• First thing: There are "things to think about" chapters in the back you should read upfront. They're like discussion points for a book club and they address whether or not King Arthur was real, other versions of the Arthurian Legends (e.g. Sir Thomas Malory's Le Morte d'Arthur, 1485), and explain the weapons knights used. This is all super insightful and makes reading the entire book more meaningful.Normal review:I wanted to learn about King Arthur and this book delivered. Like the title suggest [...]

    • I always like reading classic tales like Alice in Wonderland, and Peter Pan. Now King Arthur and his Noble Knights is no exception. I always had a fascination with the Medieval times ever since I learned it from history class. I always was fascinated with the whole theme and feeling of it. Now King Arthur and his Noble Knights has that feeling of olden times and even has the aged English written into it. Now that may scare some readers since they may worry over not understanding what they are s [...]

    • I have always loved hearing the stories of King Arthur and his knights. However, this is the first book that I have actually gotten through. I tried reading "The Once and Future King" but I was in a tough semester at school so I never finished it. This book wasn't as hard of a read as what I remember from other books that I have sampled. The chapters are broken up into much smaller stories or adventures. The book seemed to me more like a collection of short stories that were all related. I was r [...]

    • This was my introduction, at the age of 5, when I was still just reading books on my own, to the stories of King Arthur. It was love at first sight, beginning with the arm in white samite rising out of the lake with Excalibur in hand on the cover of my old Puffin edition. I didn't understand all of the words (Roger Lancelyn Green's writing has a bit of a stylized archaic texture) but was fascinated nonetheless, and added some deliciously exotic-sounding words to my vocabulary. A formative influe [...]

    • Reading 'King Arthur' was bittersweet. Part of the legend takes place in Cornwall, where my parents visited recently. The ending was sad, and King Arthur himself knew his tale would end in such a way. Why do events in life need to come to an end? Each character had to struggle with his responsibilities as a knight and human temptation. The ideals each knight of the roundtable had to live up to were almost super human.The legend of King Arthur is well worth the read.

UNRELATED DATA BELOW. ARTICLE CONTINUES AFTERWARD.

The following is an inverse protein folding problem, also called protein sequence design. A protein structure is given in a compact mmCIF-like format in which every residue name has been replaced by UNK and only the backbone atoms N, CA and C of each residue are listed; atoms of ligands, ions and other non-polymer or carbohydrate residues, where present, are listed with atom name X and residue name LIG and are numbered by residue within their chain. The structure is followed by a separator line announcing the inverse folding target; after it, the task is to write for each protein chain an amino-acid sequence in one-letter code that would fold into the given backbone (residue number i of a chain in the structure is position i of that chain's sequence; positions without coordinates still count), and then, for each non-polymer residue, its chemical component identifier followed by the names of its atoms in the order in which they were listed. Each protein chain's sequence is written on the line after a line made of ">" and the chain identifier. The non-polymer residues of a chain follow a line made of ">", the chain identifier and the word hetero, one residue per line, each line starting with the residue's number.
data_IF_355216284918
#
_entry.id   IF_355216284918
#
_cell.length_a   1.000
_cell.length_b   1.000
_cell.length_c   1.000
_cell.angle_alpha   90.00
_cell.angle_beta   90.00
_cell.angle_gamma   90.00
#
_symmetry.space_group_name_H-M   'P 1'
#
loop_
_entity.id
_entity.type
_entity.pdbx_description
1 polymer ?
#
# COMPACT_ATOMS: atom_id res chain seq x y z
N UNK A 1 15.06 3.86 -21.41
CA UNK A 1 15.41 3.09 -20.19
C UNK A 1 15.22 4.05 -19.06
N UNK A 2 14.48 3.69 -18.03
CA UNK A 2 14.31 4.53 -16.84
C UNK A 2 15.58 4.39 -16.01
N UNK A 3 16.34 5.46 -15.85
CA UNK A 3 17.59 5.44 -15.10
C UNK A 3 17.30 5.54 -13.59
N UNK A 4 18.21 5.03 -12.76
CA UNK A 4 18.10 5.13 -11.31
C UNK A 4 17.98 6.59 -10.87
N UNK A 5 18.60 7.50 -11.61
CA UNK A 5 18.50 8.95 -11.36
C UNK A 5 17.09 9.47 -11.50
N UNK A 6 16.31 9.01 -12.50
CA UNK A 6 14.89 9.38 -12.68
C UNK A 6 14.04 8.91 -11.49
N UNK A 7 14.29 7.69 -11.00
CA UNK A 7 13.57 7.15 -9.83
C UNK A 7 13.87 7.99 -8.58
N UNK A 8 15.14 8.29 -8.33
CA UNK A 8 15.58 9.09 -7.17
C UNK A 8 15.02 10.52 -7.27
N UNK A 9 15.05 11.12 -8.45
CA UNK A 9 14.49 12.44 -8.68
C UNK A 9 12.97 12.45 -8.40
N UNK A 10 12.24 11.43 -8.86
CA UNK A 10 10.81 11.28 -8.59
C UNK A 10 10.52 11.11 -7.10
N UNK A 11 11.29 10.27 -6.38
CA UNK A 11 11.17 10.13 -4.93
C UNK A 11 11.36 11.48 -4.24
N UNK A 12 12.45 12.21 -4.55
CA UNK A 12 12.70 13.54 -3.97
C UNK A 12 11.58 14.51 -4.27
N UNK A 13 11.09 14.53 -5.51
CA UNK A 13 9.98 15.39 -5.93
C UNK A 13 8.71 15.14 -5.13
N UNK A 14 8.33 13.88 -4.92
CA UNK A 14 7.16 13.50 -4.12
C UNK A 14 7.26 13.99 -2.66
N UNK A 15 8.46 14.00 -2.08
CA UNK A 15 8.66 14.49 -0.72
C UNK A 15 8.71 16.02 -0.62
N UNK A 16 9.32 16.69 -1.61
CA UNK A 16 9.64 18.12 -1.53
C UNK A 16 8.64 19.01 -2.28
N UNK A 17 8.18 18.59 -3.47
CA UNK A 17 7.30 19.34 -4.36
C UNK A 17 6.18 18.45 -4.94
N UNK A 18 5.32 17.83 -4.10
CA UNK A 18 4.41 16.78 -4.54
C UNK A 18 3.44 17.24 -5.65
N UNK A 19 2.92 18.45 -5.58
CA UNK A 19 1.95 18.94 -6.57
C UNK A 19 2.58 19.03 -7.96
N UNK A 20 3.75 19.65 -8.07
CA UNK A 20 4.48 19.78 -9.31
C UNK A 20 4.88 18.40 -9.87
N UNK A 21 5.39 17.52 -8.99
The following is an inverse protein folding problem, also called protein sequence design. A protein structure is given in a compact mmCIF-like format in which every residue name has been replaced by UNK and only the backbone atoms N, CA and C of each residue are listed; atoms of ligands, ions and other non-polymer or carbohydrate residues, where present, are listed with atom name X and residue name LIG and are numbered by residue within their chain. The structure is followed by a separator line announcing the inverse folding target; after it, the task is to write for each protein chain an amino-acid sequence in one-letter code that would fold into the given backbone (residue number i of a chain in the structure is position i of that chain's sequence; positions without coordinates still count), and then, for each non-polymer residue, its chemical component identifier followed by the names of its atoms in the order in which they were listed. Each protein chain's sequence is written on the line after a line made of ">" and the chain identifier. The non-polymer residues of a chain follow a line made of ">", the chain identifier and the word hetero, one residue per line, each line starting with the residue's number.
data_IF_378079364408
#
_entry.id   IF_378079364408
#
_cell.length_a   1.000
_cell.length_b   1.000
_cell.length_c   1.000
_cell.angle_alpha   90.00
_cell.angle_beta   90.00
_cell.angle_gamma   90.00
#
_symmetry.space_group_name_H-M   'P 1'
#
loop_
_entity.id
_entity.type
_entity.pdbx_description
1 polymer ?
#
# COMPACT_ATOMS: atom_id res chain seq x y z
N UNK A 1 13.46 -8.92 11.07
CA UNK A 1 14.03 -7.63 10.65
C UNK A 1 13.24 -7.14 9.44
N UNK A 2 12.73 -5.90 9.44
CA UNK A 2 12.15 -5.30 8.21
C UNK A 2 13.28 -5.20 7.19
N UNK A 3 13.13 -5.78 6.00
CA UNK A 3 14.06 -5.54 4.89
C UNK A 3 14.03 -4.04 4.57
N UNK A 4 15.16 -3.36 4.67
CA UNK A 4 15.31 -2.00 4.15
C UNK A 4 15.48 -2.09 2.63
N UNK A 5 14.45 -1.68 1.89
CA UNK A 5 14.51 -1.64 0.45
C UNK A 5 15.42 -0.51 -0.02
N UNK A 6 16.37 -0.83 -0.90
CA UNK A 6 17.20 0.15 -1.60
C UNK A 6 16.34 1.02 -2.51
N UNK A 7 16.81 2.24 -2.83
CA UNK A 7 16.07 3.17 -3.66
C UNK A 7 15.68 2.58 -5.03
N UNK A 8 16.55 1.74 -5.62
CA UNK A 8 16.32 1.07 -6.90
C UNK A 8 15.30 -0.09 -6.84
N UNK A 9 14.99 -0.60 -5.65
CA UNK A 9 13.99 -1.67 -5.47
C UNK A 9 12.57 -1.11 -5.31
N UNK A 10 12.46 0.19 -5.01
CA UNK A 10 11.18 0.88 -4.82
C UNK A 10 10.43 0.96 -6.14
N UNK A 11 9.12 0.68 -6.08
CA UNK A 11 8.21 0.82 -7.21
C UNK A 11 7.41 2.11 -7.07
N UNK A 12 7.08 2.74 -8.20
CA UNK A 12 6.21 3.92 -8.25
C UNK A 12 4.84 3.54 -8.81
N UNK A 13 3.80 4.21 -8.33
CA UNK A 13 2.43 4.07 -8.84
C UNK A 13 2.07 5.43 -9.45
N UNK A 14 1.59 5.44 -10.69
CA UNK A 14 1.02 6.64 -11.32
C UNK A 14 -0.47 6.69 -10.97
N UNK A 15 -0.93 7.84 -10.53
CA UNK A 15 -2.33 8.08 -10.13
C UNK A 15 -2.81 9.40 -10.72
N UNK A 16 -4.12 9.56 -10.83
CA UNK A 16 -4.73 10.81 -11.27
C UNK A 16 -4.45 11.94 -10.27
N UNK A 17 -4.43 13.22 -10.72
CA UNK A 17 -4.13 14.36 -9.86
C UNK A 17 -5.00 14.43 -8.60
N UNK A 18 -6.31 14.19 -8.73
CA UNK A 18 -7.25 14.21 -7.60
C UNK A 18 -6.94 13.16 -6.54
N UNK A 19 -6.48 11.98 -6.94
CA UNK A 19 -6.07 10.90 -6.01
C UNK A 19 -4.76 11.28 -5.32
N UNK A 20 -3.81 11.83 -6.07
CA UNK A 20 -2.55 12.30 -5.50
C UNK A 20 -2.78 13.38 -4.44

• It was alright but not good. If you're hoping to start reading Arthurian mythology, I suggest The Acts of King Arthur and His Noble Knights. Steinbeck made the retellings fascinating and addictive, while Green droned on with boring, dull writing and made it difficult to enjoy.

    • This is by all means a HORRID book! It is an insult to the Tales of Camelot, King Arthur and the Knights of the Round Table. The writing of the book is terrible; it makes you want to skip parts. It is very hard to enjoy this book. I am currently hiding this book in the farthest, darkest shelf in the house.

    • Love the stories, however, this was not my favorite telling of them. I did glean a new phrase to use around the house, though-- "That you shall know when you come thither!" (To use in response to "What do you want, Mom?")

    • The kids expressed an interest in this story after seeing Monty Python - The Search for the Holy Grail. We've been reading this for a couple of nights now, and they seem to be enjoying it. Great! Gotta love when your kids are interested in the classics!

    • My copy of this book is very battered and dog-eared, demonstrating just how much I read and loved it. A good introduction to King Arthur, and it turned out to be somewhat helpful when I read Le Morte d'Arthur in university. Having this background was rather useful.

    • It was great. I loved the characters, stories, and chapters. I ate up every story. There is no other book like this one. People who like actio and adventure should read this book.

    • 3.5/5If you want a book that gives you a sense of adventure, heartbreak, and hopeis is the one. Or you can just read merely because you're a fan of the Arthurian Legend. It's wonderful.

    • From the beginning I wasn't too big a fan of the book. Now, to be fair, this was a summer reading book so that played a part, however the story didn't really catch my attention. To make it worse, there are multiple story lines at once that all intercept in weird ways, which made it hard for me to follow. As the story goes along, I didn't find myself connecting with the characters and began to become bored with the story. The story tends to be highly religious also, and as someone who knows next [...]

    • This is a negative review. Please don't read it if you like this book. This is my honest opinion; I'm not interested in fighting about it. Content:This book has lots and lots of violence, but it's not detailed, saying things like "smote off his head" and "cut her arm." There's a mess with a queen (married to the king) and a knight confessing love for each other and meeting up secretly. Some kissing, including a few between guys as a joke. Cover:I didn't really imagine the stone like an anvil, an [...]

    • Though the stories of King Arthur are fun to read, the older language used was hard to read. It starts with how Arthur pulls the sword from the stone for his brother who lost his sword. Amazed, his brother asked where he found it. Soon everyone heard and the wizard Merlin tells the people of Camelot that he is to be there king, and the best king to ever live. It goes through the stories of each knight, my favorite being Gawain, the nephew of Arthur. Confident, but humble, he would do anything fo [...]

    • This review is also posted on my blog Mad Scibrarian.Mr. Green went ahead and modernized the classic King Arthur tales from Sir Thomas Malory's edition. He tries to assemble the tales into somewhat of a chronological order and uses medieval-esque language to fit the feel of the original tales. However, it might be best to just read the originals because everything is very simple and very repetitive. The general outline for each tale is a knight leaving for a quest, encountering a damsel, killing [...]

    • Confession: I've read Malory (for Medieval Lit in college), but I hated it, despite the fact that I love the Arthurian legend and the many spinoffs/interpretations I've read over the years. This compilation was really good--not hard to slog through like Malory, but the language still has an authentic feel about it. I'm keeping it in mind to use in our homeschool in a few years when my kiddos are ready for it (note to self: that's why it's on the homeschool shelf, despite having nothing to do wit [...]